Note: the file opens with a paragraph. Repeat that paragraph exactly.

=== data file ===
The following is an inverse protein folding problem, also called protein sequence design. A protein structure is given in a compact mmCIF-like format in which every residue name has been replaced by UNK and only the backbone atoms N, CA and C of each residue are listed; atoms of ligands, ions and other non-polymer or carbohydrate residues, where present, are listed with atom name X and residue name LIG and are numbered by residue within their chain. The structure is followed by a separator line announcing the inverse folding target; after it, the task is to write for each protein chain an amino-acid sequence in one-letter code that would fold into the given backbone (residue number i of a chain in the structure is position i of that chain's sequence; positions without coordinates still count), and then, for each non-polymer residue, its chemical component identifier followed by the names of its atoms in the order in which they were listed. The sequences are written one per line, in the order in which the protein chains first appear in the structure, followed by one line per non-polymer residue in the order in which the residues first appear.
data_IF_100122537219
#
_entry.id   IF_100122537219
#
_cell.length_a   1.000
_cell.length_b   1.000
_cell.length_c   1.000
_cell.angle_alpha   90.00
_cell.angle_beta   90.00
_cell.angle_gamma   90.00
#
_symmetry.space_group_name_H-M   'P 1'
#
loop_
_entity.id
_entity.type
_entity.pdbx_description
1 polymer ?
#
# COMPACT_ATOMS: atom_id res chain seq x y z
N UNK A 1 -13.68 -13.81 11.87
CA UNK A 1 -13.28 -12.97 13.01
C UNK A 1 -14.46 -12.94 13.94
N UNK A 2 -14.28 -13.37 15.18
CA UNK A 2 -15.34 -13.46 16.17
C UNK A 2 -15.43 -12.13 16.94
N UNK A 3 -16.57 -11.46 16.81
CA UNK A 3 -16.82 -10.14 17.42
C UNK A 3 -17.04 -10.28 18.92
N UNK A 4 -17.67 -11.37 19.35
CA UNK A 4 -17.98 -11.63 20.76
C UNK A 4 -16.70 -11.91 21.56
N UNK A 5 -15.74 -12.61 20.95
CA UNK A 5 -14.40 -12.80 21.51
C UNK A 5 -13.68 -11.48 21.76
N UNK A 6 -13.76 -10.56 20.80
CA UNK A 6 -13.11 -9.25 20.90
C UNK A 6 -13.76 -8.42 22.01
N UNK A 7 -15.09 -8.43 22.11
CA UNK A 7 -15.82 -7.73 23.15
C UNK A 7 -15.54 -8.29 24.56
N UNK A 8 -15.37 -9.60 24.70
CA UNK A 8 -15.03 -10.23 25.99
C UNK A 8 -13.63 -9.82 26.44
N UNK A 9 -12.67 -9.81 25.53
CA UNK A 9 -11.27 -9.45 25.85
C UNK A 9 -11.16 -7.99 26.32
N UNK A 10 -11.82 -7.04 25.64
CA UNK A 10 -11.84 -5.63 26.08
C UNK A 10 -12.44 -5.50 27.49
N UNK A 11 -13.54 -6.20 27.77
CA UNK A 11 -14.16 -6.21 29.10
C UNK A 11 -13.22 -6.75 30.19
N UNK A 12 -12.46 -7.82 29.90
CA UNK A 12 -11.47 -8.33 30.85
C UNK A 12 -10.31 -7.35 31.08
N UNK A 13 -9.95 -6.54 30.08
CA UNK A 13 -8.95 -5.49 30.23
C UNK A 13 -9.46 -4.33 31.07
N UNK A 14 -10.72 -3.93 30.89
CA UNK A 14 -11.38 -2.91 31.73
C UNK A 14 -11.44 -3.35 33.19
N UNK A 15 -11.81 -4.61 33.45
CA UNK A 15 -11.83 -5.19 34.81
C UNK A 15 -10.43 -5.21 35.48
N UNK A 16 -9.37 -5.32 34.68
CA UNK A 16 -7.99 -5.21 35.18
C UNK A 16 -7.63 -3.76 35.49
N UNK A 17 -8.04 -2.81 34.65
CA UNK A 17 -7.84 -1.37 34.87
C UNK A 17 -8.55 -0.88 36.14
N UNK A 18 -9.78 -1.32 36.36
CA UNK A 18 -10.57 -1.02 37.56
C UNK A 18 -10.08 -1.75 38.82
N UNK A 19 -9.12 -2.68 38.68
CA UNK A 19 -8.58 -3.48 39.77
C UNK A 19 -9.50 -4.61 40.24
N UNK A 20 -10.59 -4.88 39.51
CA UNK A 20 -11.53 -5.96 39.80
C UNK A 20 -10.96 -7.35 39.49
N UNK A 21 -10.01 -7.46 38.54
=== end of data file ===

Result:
The following is an inverse protein folding problem, also called protein sequence design. A protein structure is given in a compact mmCIF-like format in which every residue name has been replaced by UNK and only the backbone atoms N, CA and C of each residue are listed; atoms of ligands, ions and other non-polymer or carbohydrate residues, where present, are listed with atom name X and residue name LIG and are numbered by residue within their chain. The structure is followed by a separator line announcing the inverse folding target; after it, the task is to write for each protein chain an amino-acid sequence in one-letter code that would fold into the given backbone (residue number i of a chain in the structure is position i of that chain's sequence; positions without coordinates still count), and then, for each non-polymer residue, its chemical component identifier followed by the names of its atoms in the order in which they were listed. The sequences are written one per line, in the order in which the protein chains first appear in the structure, followed by one line per non-polymer residue in the order in which the residues first appear.